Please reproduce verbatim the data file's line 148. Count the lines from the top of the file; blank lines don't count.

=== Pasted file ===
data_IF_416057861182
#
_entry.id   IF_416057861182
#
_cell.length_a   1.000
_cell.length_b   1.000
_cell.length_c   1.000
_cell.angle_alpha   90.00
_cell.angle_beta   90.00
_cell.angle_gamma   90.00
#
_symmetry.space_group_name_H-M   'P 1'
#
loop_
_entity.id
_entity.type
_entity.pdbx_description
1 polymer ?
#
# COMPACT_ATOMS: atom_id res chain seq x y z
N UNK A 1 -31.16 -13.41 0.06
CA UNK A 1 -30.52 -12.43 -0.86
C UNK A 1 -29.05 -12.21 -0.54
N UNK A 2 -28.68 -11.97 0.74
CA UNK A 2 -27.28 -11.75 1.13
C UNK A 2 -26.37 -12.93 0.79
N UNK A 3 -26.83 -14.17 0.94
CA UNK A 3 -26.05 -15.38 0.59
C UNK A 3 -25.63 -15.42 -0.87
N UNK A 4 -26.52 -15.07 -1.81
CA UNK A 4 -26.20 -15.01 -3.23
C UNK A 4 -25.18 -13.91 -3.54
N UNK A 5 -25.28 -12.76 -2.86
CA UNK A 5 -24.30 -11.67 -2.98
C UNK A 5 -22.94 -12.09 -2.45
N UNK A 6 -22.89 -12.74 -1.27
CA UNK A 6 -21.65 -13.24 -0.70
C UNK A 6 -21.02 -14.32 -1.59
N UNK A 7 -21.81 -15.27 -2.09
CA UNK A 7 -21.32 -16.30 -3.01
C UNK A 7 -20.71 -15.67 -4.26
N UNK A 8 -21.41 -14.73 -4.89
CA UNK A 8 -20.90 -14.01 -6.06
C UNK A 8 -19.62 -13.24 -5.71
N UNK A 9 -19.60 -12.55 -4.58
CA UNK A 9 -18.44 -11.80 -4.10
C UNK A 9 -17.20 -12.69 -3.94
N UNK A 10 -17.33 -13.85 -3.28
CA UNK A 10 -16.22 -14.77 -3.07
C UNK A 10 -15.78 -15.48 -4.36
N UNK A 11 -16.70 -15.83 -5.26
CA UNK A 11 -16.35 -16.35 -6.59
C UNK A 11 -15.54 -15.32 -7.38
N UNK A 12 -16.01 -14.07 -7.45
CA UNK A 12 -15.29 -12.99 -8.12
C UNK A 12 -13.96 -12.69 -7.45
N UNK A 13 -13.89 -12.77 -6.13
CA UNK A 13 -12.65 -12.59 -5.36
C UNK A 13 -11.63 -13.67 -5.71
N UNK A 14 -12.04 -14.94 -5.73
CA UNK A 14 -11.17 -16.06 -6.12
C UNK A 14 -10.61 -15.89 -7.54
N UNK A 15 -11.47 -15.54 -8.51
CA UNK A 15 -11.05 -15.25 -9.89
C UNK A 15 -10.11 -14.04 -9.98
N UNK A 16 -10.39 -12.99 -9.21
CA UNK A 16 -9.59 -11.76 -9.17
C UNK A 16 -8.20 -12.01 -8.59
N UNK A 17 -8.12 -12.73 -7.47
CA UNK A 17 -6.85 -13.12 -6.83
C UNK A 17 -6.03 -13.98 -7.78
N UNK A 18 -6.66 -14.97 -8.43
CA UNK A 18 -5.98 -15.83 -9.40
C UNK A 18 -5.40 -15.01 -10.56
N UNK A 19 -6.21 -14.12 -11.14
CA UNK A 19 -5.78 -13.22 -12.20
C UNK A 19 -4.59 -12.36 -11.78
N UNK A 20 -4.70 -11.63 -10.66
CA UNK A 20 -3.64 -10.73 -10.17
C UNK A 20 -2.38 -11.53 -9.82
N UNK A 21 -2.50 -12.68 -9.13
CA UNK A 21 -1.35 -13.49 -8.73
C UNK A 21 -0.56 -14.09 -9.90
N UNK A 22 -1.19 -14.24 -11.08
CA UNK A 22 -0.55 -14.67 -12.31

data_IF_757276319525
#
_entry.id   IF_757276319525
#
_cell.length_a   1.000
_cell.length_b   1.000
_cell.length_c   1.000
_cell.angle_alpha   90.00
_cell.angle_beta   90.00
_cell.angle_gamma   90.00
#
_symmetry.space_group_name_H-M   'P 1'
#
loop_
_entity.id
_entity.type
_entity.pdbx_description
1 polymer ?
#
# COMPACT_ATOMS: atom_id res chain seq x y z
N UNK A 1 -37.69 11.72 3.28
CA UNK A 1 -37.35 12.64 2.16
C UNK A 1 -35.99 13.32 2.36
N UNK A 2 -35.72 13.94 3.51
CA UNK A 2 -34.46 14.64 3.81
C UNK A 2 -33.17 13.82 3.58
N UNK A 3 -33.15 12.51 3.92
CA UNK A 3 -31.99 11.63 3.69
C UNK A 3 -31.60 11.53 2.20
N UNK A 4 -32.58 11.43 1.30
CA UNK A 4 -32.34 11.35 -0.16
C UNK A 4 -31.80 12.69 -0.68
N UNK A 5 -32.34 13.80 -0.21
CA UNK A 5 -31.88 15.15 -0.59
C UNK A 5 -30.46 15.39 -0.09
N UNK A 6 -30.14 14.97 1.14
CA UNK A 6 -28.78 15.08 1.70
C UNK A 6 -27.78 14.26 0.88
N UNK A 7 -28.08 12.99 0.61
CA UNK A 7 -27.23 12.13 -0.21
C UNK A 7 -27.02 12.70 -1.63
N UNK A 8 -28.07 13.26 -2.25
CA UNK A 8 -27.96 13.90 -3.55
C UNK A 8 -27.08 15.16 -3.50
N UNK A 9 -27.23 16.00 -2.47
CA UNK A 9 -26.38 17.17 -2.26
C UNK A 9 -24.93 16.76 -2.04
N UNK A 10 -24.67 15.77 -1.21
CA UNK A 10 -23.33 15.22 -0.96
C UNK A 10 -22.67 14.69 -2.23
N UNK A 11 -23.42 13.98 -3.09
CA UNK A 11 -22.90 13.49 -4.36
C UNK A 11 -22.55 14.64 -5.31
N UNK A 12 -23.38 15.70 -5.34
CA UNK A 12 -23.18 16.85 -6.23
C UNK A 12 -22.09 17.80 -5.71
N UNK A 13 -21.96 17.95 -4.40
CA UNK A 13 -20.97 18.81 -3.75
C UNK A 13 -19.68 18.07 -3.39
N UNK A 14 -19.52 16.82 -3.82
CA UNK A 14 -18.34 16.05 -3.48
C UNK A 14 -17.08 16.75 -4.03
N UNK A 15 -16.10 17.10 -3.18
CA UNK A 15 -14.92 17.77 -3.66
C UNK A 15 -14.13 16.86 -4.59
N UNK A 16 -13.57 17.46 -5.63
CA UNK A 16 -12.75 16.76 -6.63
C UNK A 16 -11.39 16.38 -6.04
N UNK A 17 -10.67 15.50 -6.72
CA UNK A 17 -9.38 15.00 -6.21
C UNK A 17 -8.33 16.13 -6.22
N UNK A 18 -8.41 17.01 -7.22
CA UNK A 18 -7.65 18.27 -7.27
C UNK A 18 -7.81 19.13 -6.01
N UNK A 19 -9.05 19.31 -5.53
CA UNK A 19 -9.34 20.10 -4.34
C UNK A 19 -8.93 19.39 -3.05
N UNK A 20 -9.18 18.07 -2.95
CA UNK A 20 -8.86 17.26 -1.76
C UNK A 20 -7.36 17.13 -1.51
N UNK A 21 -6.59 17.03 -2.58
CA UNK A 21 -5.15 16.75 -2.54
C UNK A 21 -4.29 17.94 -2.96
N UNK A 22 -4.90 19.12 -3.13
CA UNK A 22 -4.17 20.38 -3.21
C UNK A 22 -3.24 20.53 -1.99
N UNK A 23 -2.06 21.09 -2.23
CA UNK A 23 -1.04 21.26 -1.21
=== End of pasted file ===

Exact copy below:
N UNK A 15 -16.10 17.10 -3.18